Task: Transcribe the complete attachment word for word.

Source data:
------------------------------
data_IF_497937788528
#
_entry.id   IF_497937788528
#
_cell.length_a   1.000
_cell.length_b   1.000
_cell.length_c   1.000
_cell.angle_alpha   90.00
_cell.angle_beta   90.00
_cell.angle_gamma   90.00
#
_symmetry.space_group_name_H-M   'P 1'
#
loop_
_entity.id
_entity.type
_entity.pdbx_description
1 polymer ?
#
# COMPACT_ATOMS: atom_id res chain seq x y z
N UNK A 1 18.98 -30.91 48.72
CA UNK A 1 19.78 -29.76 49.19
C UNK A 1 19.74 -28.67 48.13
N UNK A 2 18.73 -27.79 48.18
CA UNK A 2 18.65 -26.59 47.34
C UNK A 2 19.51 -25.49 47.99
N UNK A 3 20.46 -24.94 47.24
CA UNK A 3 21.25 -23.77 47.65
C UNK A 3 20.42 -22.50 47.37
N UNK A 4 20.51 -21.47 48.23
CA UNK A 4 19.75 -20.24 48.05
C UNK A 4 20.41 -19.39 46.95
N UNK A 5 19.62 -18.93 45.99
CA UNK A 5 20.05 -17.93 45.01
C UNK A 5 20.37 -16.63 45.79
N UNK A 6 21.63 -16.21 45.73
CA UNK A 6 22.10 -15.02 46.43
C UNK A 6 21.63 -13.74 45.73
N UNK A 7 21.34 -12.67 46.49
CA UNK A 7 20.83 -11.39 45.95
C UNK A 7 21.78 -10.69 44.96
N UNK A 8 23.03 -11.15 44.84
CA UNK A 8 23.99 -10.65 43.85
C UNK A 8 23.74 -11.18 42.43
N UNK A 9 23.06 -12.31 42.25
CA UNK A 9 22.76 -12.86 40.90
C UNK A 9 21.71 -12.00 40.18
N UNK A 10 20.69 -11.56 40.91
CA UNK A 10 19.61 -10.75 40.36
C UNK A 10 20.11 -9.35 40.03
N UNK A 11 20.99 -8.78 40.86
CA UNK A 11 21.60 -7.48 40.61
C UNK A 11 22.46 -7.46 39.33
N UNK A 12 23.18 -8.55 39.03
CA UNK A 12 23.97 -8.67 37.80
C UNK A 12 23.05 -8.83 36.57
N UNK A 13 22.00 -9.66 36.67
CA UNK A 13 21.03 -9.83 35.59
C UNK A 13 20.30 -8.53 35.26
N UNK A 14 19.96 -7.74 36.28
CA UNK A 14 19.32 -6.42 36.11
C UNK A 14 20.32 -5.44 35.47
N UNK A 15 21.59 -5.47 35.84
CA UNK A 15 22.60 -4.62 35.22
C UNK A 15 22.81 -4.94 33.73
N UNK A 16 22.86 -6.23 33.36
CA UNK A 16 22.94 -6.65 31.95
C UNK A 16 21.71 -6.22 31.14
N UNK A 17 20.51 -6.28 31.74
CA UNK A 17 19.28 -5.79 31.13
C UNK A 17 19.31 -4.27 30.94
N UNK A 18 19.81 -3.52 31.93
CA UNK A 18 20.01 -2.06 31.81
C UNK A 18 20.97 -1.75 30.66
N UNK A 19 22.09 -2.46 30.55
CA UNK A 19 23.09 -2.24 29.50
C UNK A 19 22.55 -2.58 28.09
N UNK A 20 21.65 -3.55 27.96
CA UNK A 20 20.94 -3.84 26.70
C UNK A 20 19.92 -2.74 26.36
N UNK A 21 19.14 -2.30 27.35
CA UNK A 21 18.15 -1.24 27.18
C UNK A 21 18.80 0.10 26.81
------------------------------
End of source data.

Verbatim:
data_IF_497937788528
#
_entry.id   IF_497937788528
#
_cell.length_a   1.000
_cell.length_b   1.000
_cell.length_c   1.000
_cell.angle_alpha   90.00
_cell.angle_beta   90.00
_cell.angle_gamma   90.00
#
_symmetry.space_group_name_H-M   'P 1'
#
loop_
_entity.id
_entity.type
_entity.pdbx_description
1 polymer ?
#
# COMPACT_ATOMS: atom_id res chain seq x y z
N UNK A 1 18.98 -30.91 48.72
CA UNK A 1 19.78 -29.76 49.19
C UNK A 1 19.74 -28.67 48.13
N UNK A 2 18.73 -27.79 48.18
CA UNK A 2 18.65 -26.59 47.34
C UNK A 2 19.51 -25.49 47.99
N UNK A 3 20.46 -24.94 47.24
CA UNK A 3 21.25 -23.77 47.65
C UNK A 3 20.42 -22.50 47.37
N UNK A 4 20.51 -21.47 48.23
CA UNK A 4 19.75 -20.24 48.05
C UNK A 4 20.41 -19.39 46.95
N UNK A 5 19.62 -18.93 45.99
CA UNK A 5 20.05 -17.93 45.01
C UNK A 5 20.37 -16.63 45.79
N UNK A 6 21.63 -16.21 45.73
CA UNK A 6 22.10 -15.02 46.43
C UNK A 6 21.63 -13.74 45.73
N UNK A 7 21.34 -12.67 46.49
CA UNK A 7 20.83 -11.39 45.95
C UNK A 7 21.78 -10.69 44.96
N UNK A 8 23.03 -11.15 44.84
CA UNK A 8 23.99 -10.65 43.85
C UNK A 8 23.74 -11.18 42.43
N UNK A 9 23.06 -12.31 42.25
CA UNK A 9 22.76 -12.86 40.90
C UNK A 9 21.71 -12.00 40.18
N UNK A 10 20.69 -11.56 40.91
CA UNK A 10 19.61 -10.75 40.36
C UNK A 10 20.11 -9.35 40.03
N UNK A 11 20.99 -8.78 40.86
CA UNK A 11 21.60 -7.48 40.61
C UNK A 11 22.46 -7.46 39.33
N UNK A 12 23.18 -8.55 39.03
CA UNK A 12 23.97 -8.67 37.80
C UNK A 12 23.05 -8.83 36.57
N UNK A 13 22.00 -9.66 36.67
CA UNK A 13 21.03 -9.83 35.59
C UNK A 13 20.30 -8.53 35.26
N UNK A 14 19.96 -7.74 36.28
CA UNK A 14 19.32 -6.42 36.11
C UNK A 14 20.32 -5.44 35.47
N UNK A 15 21.59 -5.47 35.84
CA UNK A 15 22.60 -4.62 35.22
C UNK A 15 22.81 -4.94 33.73
N UNK A 16 22.86 -6.23 33.36
CA UNK A 16 22.94 -6.65 31.95
C UNK A 16 21.71 -6.22 31.14
N UNK A 17 20.51 -6.28 31.74
CA UNK A 17 19.28 -5.79 31.13
C UNK A 17 19.31 -4.27 30.94
N UNK A 18 19.81 -3.52 31.93
CA UNK A 18 20.01 -2.06 31.81
C UNK A 18 20.97 -1.75 30.66
N UNK A 19 22.09 -2.46 30.55
CA UNK A 19 23.09 -2.24 29.50
C UNK A 19 22.55 -2.58 28.09
N UNK A 20 21.65 -3.55 27.96
CA UNK A 20 20.94 -3.84 26.70
C UNK A 20 19.92 -2.74 26.36
N UNK A 21 19.14 -2.30 27.35
CA UNK A 21 18.15 -1.24 27.18
C UNK A 21 18.80 0.10 26.81